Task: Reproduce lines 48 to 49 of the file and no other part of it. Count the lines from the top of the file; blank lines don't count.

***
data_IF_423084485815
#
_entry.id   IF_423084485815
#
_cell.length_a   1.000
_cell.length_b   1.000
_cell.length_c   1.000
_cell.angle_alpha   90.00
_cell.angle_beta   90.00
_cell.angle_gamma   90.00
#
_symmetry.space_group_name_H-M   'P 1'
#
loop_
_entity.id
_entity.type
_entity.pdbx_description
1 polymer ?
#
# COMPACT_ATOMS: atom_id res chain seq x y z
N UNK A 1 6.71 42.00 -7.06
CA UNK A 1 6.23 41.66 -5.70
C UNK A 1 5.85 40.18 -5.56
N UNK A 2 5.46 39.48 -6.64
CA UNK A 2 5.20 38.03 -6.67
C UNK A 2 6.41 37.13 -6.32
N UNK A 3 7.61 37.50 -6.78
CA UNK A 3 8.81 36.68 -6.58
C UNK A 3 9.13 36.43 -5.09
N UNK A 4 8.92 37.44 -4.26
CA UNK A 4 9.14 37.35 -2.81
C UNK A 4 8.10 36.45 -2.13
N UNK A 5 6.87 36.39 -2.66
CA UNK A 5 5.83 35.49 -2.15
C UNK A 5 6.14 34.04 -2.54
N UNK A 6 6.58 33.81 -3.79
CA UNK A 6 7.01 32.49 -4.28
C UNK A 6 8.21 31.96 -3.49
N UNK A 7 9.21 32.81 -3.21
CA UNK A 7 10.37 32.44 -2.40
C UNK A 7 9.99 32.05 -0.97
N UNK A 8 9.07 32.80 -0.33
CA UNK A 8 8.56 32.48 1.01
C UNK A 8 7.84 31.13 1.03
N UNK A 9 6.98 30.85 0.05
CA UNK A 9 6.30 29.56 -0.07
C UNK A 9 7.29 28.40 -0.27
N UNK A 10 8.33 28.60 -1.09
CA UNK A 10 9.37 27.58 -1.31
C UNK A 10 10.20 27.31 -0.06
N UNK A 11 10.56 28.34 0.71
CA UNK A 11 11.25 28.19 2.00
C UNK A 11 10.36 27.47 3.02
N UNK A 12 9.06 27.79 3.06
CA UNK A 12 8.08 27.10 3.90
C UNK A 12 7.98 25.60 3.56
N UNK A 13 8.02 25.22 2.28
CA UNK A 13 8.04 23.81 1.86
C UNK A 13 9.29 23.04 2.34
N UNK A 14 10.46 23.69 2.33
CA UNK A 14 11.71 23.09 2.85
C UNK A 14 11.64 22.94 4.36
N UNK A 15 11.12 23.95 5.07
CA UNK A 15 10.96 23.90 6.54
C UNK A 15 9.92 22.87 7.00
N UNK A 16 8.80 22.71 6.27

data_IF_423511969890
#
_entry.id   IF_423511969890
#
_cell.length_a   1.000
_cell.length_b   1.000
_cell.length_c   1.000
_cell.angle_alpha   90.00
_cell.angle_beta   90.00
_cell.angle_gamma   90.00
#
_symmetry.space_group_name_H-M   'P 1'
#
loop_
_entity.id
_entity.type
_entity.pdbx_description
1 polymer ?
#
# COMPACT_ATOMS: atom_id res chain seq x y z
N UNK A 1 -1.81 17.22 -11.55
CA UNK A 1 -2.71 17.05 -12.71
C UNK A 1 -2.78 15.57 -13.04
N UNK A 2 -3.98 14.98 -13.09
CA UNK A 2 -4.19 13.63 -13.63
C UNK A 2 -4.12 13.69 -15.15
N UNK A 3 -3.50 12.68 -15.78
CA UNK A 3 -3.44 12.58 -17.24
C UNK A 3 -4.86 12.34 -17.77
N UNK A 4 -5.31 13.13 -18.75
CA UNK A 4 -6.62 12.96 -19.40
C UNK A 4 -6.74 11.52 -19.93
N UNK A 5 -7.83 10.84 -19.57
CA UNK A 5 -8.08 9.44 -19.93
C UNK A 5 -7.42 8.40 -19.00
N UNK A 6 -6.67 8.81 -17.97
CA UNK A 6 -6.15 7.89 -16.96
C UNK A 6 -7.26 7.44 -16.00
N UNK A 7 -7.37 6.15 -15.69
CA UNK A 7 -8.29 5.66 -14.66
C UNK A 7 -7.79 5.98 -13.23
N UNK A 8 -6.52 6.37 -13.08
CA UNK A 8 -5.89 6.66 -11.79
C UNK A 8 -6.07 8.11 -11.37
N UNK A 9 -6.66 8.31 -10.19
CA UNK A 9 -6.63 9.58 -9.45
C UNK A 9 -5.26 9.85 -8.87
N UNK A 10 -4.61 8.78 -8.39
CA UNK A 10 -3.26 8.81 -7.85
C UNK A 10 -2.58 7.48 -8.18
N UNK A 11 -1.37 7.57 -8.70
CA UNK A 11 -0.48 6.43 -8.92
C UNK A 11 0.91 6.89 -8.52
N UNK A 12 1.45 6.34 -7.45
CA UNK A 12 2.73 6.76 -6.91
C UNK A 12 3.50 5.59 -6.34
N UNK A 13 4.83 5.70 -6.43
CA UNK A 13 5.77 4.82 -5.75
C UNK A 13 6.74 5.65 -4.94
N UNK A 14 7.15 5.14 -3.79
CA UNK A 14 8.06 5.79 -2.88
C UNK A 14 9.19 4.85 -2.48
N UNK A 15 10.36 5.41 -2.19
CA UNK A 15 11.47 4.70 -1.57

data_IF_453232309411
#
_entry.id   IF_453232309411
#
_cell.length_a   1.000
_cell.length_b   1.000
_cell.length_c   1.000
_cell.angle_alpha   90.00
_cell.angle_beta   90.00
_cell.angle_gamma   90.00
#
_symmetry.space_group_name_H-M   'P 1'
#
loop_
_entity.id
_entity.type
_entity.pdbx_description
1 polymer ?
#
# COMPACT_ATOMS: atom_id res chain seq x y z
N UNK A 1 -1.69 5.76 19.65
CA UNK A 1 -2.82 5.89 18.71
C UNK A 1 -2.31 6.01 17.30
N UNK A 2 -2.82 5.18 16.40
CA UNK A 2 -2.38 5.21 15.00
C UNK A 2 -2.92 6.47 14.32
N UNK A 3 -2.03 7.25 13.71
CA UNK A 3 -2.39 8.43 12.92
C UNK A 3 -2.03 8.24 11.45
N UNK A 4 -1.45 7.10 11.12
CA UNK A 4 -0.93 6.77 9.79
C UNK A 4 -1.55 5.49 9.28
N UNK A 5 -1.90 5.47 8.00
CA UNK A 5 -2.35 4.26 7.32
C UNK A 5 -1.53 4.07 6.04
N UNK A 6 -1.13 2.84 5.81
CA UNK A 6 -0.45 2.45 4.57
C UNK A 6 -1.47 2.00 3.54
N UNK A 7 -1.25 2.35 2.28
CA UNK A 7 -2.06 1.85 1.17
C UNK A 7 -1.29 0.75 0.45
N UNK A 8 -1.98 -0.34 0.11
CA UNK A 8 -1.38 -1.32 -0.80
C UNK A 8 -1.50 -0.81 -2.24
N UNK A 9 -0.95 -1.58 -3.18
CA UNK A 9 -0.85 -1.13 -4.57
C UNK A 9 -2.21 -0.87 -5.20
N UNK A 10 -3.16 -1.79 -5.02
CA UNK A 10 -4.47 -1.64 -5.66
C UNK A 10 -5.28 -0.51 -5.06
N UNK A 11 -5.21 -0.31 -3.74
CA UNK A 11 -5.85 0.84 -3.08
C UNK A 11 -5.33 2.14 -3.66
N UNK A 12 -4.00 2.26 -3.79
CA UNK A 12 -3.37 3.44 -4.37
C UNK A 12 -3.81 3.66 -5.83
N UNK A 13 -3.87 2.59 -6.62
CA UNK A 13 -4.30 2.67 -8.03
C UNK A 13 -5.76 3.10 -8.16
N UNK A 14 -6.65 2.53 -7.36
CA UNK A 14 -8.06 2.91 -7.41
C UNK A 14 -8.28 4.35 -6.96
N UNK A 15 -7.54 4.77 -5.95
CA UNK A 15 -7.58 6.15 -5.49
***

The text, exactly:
N UNK A 10 8.33 28.60 -1.09
CA UNK A 10 9.37 27.58 -1.31